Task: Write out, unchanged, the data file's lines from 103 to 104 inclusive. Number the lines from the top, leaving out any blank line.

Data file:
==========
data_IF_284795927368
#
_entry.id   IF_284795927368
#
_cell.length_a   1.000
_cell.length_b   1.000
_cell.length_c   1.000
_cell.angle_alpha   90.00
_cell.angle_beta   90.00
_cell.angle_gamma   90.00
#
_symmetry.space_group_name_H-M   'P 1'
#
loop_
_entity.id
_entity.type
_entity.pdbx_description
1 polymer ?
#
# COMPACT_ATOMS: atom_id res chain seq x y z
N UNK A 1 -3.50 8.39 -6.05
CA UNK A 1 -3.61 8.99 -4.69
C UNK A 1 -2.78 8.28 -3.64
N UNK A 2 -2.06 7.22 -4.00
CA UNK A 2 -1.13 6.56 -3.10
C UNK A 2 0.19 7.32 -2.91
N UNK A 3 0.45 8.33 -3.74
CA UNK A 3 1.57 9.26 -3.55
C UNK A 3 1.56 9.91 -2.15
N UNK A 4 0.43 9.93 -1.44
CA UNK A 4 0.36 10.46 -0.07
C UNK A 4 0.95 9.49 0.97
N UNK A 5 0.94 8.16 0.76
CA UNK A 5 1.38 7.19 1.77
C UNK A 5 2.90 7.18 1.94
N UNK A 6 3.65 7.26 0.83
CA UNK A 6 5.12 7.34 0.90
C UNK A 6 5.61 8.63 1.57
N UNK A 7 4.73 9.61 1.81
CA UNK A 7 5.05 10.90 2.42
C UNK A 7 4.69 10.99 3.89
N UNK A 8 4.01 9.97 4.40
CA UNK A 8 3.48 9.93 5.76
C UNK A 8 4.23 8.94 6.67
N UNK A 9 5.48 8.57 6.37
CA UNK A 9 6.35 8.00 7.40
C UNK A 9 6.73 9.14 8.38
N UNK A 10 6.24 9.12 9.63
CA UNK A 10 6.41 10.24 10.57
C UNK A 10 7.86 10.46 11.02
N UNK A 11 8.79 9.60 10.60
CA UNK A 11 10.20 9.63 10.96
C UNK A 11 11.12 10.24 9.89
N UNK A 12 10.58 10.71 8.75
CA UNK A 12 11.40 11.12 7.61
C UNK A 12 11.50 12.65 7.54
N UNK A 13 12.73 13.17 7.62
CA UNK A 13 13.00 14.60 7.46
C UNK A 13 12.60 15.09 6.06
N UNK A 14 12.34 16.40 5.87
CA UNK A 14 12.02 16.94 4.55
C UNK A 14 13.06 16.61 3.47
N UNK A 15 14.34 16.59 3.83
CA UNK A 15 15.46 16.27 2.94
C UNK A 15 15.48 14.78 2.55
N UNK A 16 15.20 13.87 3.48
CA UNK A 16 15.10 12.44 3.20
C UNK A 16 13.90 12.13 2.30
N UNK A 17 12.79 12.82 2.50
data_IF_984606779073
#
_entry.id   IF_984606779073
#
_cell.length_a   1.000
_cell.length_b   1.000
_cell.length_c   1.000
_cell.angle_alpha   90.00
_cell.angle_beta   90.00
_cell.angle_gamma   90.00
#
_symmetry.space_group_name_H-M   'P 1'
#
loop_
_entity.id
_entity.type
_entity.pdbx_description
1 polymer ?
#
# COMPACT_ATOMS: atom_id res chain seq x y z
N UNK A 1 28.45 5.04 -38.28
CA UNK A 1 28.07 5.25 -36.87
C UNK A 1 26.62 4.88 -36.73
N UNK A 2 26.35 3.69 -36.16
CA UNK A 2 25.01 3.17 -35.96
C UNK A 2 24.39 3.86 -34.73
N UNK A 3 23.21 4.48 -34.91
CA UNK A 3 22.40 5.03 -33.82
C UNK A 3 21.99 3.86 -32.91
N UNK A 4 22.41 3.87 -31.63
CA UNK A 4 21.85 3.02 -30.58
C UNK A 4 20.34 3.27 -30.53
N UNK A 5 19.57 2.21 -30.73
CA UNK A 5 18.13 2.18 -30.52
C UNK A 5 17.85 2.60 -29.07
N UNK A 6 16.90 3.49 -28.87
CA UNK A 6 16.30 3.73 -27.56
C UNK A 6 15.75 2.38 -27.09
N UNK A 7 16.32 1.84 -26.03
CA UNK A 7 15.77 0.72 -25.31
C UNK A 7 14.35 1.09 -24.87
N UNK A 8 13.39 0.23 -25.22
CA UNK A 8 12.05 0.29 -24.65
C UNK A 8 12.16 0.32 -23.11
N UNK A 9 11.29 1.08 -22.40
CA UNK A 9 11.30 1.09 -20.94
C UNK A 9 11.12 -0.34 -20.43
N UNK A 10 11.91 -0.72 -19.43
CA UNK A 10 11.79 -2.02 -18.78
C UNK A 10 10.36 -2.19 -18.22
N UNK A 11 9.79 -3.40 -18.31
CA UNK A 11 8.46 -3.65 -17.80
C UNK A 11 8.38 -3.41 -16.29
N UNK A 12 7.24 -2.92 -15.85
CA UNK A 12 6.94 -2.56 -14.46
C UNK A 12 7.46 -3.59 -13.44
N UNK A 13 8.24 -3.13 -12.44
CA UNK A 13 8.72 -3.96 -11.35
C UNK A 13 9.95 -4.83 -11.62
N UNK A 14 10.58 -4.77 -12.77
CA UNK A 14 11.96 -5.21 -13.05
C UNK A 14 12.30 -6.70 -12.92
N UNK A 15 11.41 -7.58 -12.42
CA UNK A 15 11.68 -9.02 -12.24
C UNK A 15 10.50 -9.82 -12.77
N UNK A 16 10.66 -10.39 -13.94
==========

CA UNK A 5 18.13 2.18 -30.52
C UNK A 5 17.85 2.60 -29.07